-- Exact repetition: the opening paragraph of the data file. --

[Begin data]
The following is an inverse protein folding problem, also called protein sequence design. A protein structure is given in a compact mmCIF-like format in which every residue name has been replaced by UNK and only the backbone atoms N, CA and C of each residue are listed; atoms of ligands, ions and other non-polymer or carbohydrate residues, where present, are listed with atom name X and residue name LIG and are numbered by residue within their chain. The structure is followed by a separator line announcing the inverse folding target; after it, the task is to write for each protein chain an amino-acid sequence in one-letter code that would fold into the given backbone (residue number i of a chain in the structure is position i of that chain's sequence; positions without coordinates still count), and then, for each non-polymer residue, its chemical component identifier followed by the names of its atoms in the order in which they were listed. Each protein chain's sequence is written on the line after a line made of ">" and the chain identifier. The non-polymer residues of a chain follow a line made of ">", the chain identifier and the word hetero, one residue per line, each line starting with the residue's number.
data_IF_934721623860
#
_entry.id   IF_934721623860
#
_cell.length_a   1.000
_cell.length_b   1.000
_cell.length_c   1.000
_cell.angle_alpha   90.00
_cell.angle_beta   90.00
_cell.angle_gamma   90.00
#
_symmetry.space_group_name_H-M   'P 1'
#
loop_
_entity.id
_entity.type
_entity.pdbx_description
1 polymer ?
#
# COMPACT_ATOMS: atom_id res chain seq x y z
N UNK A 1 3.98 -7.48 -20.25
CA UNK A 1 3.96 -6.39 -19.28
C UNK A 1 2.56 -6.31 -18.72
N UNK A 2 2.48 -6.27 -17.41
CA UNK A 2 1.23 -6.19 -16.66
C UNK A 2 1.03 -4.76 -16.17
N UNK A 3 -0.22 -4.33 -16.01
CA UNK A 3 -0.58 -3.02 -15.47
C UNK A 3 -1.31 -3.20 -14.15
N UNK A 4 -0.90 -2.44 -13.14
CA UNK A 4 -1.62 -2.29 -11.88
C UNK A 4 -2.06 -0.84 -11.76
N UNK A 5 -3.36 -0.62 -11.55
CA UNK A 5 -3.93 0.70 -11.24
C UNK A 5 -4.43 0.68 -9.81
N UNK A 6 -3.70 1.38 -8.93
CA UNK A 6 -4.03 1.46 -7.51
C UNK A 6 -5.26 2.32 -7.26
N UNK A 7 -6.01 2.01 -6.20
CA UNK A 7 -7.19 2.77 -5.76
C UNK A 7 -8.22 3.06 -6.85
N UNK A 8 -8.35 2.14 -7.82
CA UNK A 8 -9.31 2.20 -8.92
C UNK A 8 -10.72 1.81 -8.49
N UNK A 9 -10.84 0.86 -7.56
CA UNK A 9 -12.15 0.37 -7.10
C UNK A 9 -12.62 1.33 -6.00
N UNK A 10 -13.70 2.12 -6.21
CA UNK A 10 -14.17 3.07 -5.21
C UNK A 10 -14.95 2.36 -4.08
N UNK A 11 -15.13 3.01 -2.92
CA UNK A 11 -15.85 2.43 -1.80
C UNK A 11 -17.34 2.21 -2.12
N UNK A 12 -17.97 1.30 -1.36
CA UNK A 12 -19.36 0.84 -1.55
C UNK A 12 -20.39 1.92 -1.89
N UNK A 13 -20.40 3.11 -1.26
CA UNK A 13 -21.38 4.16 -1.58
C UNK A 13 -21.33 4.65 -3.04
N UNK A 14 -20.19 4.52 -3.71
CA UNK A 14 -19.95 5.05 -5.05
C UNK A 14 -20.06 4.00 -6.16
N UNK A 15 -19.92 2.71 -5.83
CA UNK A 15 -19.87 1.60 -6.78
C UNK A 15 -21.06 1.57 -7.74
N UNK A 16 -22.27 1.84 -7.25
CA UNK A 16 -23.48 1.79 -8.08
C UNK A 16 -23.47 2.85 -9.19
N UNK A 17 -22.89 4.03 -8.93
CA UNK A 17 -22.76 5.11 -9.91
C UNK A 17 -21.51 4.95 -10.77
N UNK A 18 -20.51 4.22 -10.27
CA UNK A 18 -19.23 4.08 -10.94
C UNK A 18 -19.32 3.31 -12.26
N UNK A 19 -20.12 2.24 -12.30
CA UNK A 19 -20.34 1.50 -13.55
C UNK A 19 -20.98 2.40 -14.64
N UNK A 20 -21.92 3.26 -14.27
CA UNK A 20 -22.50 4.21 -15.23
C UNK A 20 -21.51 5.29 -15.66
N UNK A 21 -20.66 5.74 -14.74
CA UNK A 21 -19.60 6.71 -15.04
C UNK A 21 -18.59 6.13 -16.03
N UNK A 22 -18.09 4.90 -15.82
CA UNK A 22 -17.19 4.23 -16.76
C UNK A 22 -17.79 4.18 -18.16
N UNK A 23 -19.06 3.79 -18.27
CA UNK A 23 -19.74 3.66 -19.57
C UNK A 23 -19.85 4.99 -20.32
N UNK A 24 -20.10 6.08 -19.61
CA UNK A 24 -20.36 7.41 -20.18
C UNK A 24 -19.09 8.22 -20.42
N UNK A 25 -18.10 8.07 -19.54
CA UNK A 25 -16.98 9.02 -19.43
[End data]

The following is an inverse protein folding problem, also called protein sequence design. A protein structure is given in a compact mmCIF-like format in which every residue name has been replaced by UNK and only the backbone atoms N, CA and C of each residue are listed; atoms of ligands, ions and other non-polymer or carbohydrate residues, where present, are listed with atom name X and residue name LIG and are numbered by residue within their chain. The structure is followed by a separator line announcing the inverse folding target; after it, the task is to write for each protein chain an amino-acid sequence in one-letter code that would fold into the given backbone (residue number i of a chain in the structure is position i of that chain's sequence; positions without coordinates still count), and then, for each non-polymer residue, its chemical component identifier followed by the names of its atoms in the order in which they were listed. Each protein chain's sequence is written on the line after a line made of ">" and the chain identifier. The non-polymer residues of a chain follow a line made of ">", the chain identifier and the word hetero, one residue per line, each line starting with the residue's number.